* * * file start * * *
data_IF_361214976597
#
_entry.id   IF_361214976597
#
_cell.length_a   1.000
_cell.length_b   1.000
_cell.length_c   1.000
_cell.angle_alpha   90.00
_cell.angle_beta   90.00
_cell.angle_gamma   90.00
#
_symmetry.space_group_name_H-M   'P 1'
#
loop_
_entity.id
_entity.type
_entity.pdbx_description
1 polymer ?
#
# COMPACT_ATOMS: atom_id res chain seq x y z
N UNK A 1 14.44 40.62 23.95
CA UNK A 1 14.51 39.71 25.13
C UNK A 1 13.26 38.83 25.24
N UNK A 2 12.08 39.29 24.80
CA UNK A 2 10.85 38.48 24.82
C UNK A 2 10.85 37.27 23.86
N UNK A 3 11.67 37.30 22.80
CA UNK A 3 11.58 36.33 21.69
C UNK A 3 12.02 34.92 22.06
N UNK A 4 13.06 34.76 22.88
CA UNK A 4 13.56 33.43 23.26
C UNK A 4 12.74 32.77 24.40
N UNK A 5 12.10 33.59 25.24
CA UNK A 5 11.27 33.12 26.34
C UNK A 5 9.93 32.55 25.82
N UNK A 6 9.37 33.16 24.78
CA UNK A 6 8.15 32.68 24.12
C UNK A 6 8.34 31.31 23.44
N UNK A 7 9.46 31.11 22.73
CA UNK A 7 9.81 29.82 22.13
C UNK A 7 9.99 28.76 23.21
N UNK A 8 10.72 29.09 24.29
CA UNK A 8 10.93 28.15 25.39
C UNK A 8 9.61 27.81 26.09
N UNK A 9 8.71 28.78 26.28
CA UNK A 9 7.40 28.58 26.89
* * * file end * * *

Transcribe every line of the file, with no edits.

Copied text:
data_IF_361214976597
#
_entry.id   IF_361214976597
#
_cell.length_a   1.000
_cell.length_b   1.000
_cell.length_c   1.000
_cell.angle_alpha   90.00
_cell.angle_beta   90.00
_cell.angle_gamma   90.00
#
_symmetry.space_group_name_H-M   'P 1'
#
loop_
_entity.id
_entity.type
_entity.pdbx_description
1 polymer ?
#
# COMPACT_ATOMS: atom_id res chain seq x y z
N UNK A 1 14.44 40.62 23.95
CA UNK A 1 14.51 39.71 25.13
C UNK A 1 13.26 38.83 25.24
N UNK A 2 12.08 39.29 24.80
CA UNK A 2 10.85 38.48 24.82
C UNK A 2 10.85 37.27 23.86
N UNK A 3 11.67 37.30 22.80
CA UNK A 3 11.58 36.33 21.69
C UNK A 3 12.02 34.92 22.06
N UNK A 4 13.06 34.76 22.88
CA UNK A 4 13.56 33.43 23.26
C UNK A 4 12.74 32.77 24.40
N UNK A 5 12.10 33.59 25.24
CA UNK A 5 11.27 33.12 26.34
C UNK A 5 9.93 32.55 25.82
N UNK A 6 9.37 33.16 24.78
CA UNK A 6 8.15 32.68 24.12
C UNK A 6 8.34 31.31 23.44
N UNK A 7 9.46 31.11 22.73
CA UNK A 7 9.81 29.82 22.13
C UNK A 7 9.99 28.76 23.21
N UNK A 8 10.72 29.09 24.29
CA UNK A 8 10.93 28.15 25.39
C UNK A 8 9.61 27.81 26.09
N UNK A 9 8.71 28.78 26.28
CA UNK A 9 7.40 28.58 26.89